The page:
Dresden Plate Patchwork Block: Five Easy Steps
Dresden Plate blocks are so easy and quick to make that it is possible to run up enough for a full quilt in double-quick time. Of course, you don't have to make a full quilt. The technique can be used for smaller items such as cushions, bags, table mats, etc., but if you have a few hours of free time on your hands, getting stuck in and immersing yourself in this wonderful, creative and absorbing activity is not only immensely fulfilling, it can produce fabulous results very quickly.
It is the preparation of materials and the cutting out of the fabric that takes the most time, but if you get everything that you need together before you start and ensure that your work area is well organised, you can speed up the process considerably.
A typical block
A typical Dresden plate block consists of a series of radiating petal shapes stitched together to make a round. The petals can be round or pointed, as shown below, and there are many variations where different shaped and different sized petals are combined to produce some fantastic results. A fabric circle placed in the middle produces a simple flower shape. The block is then finished off by use of the appliqué technique.
- Definition of Appliqué by Merriam-Webster
Define appliqué: a decoration that is sewn onto a larger piece of cloth.
As already said, there are many ways that Dresden Plate blocks can be varied, but the instructions below describe how to make a simple block with rounded petals.
You need to have at hand the following items.
- Fabric marker.*
- Sharp scissors.
- Dresden Plate template(s) which can be readily obtained from craft shops or online... or you can make your own! (See link below.)
- A selection of fabric scraps.†
- Sewing machine and thread.
*There are specialist fabric markers on the market but a pencil will do.
†When choosing your fabric, cotton is best. It is possible to mix and match fabrics, but if you do this, make sure that all your material scraps are roughly the same weight.
Step 1, marking up and cutting out
- Select the fabric scraps that you wish to use. On the wrong side of the fabric, draw round the template and cut out 16 petals making sure you allow a margin of roughly 5 mm for the seam.
- Arrange the petals in the order that you want them, as shown below.
Step 2, stitching up
With wrong sides together, machine stitch the flat sides of each petal together. There is no need to tack the petals together, but try and keep your seam sizes even. Allow about 5 mm for each seam. If your seam size is inconsistent, your finished flower will not lie flat.
Step 3, tack outer edge and press
To neaten off the outer edge of the flower, allowing about 5 mm, turn the edge over to the wrong side, as shown below, and tack all the way round. Press gently.*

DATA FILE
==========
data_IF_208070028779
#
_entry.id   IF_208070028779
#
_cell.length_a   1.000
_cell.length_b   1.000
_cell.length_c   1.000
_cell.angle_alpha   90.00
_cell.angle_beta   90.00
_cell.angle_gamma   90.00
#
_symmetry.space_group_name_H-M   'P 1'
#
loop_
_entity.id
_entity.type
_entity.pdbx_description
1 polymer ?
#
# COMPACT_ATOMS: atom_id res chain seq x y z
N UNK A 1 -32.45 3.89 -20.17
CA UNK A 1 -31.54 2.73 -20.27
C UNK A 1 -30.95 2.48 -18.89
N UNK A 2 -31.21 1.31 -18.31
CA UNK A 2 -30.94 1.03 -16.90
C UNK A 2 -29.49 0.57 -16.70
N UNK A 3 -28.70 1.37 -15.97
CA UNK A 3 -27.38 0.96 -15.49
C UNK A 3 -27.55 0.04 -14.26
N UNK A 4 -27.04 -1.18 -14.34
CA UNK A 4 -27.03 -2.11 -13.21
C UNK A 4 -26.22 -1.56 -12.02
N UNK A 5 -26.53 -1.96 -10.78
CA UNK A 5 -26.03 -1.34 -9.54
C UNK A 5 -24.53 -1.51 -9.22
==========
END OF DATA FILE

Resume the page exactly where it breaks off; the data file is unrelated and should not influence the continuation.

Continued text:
*When pressing, use plenty of steam, but be careful not to have the iron too hot as it can distort the fabric.
Step 4, make the centre of the flower
- Cut out a circle of cardboard large enough to overlap the hole in the centre of your stitched round of petals.*
- Cut a piece of fabric big enough for it to be folded over the cardboard circle. Be reasonably generous here and allow at least 1 cm. You don't want your finished product to fray.
- By hand, using running stitch, stitch around the edge of your fabric circle about 5 mm in from the edge.
- Place your cardboard in the middle of the circle on the wrong side, and draw up your thread to gather in the material around the cardboard.
- Press gently and remove the cardboard.
*Any old piece of scrap cardboard can be used, as shown in the photograph below, although it shouldn't be too flimsy. The cardboard I used was from a packaging box.
Step 5, finish off your block
- For the backing, cut a square piece of fabric big enough to accommodate the size of your finished flower.*
- Place the pressed petal round in the middle of the square, and then place the pressed circle in the centre.
- Pin in place and appliqué the flower onto the backing square.
*Your backing square can be any size, but when marking out, use a set square and be as accurate as you can. Your cut-out square should be as perfect as possible to ensure that all finished blocks lie flat when stitched together.
You can, of course, make as many of these blocks as you like to make a large quilt for a bed covering or small lap quilt. You can also mix the Dresden Plate blocks with other styles of block. There are no hard and fast rules. I generally start out with some vague plan in mind but the end result is rarely what was envisaged at the outset. That's just me though. You may be more disciplined in your approach in that you make your plan at the outset and stick to it. Either way, you will be able to produce something wonderful with this basic block.
One of my quilts
The quilt shown above is a mixture of String Block and Balkan Puzzle blocks with some Log Cabin elements.
I hope you've enjoyed reading this post and that I have managed to inspire you to have a go. I'd love to know how you get on!
© 2017 Annabelle Johnson